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The BBC’s torture problem

I have blogged before about how mainstream Western journalism is – at best – in something like collective denial about the fact we’ve been torturing people on a routine basis for over a decade now. Even an after an eye-opening admission from the US President (“we tortured some folks”), news outlets soon resumed their editorial policy of not mentioning torture at all, or putting the word in quotation marks (there is no reason why the word torture should always need quotation marks). The best example of this is the BBC.

So, let’s take the Obama admission, which was as clear as a bell. Here’s the BBC headline:

9/11: Obama admits CIA tortured suspects after attacks

Somehow, a subber managed to sneak that one through. Immdiately afterwards, the BBC reverted to form. Last night I believe I watched it cover this week’s Senate torture report without using the word torture once. But let’s look at BBC headlines for US-UK torture stories since the war on terror began. The word will be put in quotation marks, or not used, and this is a deliberate policy. Here are a few examples, and remember these are all, unequivocally, indisputably, stories about actual, admitted torture:

Report on CIA details ‘brutal’ post-9/11 interrogations

‘Torture report’ stirs up row in US

CIA ‘torture': Senate due to publish report

Newspaper headlines: America’s ‘torture shame’

Bahrain blogger ‘tortured’ in jail with Shia opposition

CIA interrogation report: Battle lines being drawn

CIA report – as it happened

CIA interrogations report sparks prosecution calls

‘Vomiting and screaming’ in destroyed waterboarding tapes

UN publishes Afghanistan prisoner ‘torture’ report

Woolwich murder suspect: Michael Adebolajo held in Kenya in 2010

Hooded men: Irish government bid to reopen ‘torture’ case

UK pays £2.2m to settle Libyan rendition claim

The BBC cannot bring itself to admit the truth. Rarely is its deep-seated institutional bias so obvious. After all, it has no such qualms with the word torture when our enemies are accused of committing it. No inverted commas here!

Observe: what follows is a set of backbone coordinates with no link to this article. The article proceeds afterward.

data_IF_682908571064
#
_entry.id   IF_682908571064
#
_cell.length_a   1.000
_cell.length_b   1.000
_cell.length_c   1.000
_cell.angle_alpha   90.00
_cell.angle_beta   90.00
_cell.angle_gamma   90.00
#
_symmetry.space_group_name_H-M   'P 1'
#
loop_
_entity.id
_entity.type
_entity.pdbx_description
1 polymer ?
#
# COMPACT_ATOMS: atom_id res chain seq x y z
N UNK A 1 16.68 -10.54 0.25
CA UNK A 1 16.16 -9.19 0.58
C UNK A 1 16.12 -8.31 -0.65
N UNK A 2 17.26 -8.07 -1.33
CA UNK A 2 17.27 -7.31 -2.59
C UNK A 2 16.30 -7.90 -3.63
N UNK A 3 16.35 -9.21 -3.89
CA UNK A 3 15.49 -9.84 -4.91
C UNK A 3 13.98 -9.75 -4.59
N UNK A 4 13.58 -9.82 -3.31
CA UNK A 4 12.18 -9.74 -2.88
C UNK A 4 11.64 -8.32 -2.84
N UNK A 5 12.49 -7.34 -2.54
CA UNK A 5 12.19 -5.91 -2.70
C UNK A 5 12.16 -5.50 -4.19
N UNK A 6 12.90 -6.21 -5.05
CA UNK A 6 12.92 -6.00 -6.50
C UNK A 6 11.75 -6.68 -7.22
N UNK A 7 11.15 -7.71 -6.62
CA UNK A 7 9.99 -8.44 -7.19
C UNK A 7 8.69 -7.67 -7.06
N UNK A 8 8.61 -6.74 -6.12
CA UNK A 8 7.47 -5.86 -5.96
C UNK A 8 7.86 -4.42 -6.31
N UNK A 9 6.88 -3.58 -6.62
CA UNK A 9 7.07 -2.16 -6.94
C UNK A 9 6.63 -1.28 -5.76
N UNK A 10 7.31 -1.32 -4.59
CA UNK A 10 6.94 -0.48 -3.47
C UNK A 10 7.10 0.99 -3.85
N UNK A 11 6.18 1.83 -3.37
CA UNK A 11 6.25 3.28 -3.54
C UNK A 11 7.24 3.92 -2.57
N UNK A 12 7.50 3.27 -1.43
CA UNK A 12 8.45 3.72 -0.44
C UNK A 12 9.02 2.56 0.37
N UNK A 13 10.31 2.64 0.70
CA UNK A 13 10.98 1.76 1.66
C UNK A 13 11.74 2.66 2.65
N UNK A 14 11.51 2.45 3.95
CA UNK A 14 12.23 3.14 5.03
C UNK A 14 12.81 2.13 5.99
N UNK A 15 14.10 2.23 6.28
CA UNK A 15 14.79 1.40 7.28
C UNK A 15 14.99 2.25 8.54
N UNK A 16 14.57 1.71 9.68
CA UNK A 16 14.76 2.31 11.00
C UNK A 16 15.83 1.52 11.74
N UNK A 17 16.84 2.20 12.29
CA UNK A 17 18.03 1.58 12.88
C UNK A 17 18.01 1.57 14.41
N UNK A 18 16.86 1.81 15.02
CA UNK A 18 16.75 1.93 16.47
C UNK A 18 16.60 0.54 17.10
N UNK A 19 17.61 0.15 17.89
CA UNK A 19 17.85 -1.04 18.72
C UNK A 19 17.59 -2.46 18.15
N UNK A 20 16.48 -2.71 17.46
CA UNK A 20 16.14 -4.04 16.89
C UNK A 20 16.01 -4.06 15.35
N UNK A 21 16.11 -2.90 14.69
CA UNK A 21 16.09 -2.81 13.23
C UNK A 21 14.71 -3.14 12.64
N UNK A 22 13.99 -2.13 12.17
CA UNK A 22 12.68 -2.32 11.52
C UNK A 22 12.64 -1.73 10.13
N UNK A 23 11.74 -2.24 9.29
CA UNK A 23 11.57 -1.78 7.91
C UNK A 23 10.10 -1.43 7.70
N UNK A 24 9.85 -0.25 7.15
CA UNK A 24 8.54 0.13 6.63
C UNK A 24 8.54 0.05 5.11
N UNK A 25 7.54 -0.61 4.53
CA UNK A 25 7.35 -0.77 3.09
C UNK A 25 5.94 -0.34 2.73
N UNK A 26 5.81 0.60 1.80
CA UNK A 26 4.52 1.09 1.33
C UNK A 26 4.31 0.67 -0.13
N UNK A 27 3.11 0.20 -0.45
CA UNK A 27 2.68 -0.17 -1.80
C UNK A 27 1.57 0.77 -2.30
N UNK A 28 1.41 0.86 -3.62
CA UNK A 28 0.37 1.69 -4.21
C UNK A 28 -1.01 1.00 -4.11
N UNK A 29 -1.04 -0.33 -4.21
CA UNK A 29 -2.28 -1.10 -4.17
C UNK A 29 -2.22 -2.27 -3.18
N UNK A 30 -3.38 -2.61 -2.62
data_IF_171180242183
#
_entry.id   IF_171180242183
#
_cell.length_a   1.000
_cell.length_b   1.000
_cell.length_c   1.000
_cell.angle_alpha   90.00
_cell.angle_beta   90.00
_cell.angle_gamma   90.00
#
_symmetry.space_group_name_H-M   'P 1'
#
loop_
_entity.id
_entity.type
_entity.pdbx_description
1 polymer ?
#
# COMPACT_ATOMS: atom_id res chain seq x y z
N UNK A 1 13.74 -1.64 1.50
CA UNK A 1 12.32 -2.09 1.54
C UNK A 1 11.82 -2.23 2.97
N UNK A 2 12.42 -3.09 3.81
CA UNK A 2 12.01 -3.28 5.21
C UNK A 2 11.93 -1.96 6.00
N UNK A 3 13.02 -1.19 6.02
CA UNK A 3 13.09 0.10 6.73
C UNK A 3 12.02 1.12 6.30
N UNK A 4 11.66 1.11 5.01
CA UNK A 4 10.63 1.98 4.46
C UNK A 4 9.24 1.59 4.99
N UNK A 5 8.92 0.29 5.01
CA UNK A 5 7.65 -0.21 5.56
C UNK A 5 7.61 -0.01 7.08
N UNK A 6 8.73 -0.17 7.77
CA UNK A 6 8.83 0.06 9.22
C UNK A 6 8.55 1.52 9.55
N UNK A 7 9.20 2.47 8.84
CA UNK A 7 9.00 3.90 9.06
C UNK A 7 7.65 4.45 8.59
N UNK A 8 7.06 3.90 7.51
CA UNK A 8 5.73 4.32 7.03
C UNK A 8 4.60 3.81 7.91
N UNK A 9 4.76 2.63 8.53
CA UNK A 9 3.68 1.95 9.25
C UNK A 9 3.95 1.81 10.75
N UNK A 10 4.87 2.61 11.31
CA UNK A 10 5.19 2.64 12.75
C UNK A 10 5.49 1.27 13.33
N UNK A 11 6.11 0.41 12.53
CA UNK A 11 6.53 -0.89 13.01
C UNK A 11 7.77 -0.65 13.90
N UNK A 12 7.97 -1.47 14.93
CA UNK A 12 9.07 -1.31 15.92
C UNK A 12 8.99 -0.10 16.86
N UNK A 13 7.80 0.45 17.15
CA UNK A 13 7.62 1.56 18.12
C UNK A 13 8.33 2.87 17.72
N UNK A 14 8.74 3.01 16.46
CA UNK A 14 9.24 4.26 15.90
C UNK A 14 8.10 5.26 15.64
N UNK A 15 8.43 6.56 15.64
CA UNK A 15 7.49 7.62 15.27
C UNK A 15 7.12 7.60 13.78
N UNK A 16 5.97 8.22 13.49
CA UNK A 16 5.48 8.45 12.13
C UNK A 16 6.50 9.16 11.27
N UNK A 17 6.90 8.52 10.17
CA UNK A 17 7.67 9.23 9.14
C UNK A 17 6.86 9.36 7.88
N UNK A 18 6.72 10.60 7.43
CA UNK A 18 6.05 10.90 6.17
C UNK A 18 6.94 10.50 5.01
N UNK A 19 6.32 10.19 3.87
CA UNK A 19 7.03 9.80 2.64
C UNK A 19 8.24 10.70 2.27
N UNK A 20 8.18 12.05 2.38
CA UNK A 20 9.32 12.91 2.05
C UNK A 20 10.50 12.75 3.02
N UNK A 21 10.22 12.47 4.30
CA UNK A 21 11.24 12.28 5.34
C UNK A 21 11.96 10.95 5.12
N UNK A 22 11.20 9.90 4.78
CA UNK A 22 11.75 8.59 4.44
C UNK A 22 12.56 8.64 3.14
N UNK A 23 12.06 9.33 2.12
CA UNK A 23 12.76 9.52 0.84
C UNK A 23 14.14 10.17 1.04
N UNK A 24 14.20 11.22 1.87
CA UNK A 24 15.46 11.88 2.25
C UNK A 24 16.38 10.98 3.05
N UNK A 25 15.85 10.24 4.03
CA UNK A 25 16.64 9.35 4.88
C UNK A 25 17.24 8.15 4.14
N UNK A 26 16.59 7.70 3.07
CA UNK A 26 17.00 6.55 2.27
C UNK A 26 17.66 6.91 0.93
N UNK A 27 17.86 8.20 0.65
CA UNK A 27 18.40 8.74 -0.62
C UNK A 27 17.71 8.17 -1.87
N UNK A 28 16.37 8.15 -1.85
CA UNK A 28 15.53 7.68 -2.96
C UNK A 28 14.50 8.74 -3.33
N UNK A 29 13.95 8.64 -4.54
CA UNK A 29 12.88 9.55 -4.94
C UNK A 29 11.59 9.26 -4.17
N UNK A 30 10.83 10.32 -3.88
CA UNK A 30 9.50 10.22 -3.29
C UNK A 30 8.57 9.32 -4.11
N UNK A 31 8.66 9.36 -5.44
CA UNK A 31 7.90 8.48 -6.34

Inside Saddam’s torture chamber

Saddam trial told of Iraq torture

Iraq’s tortured children

Syria accused of torture and 11,000 executions

Syria crisis: Living with the mental scars of torture

Torture claims by slain Russian

Russia torture-in-custody case: Police pair jailed (Jailed, you’ll notice!)

Russia forces accused of torture

Libya: Tripoli survivors tell of Gaddafi regime torture

And so on, and so on.

In contrast to its news coverage, the BBC does explicitly address the issue of torture in the “ethics” part of its website, where I found the following comments telling (italics mine):

“Torture involves deliberately inflicting physical or mental pain on a person without legal cause… Before you object that there can’t ever be a legal cause for inflicting pain, consider painful medical treatments, soldiers wounded in a legally declared war, or contestants in a boxing match… For much of history torture was used quite commonly, and without huge outcry. Civilisations such as the Egyptians, the Persians, the Greeks and the Romans all used torture. Even the Church regarded it as an acceptable part of their armoury. Torture was used as part of many legal systems in the West until the early 19th century.”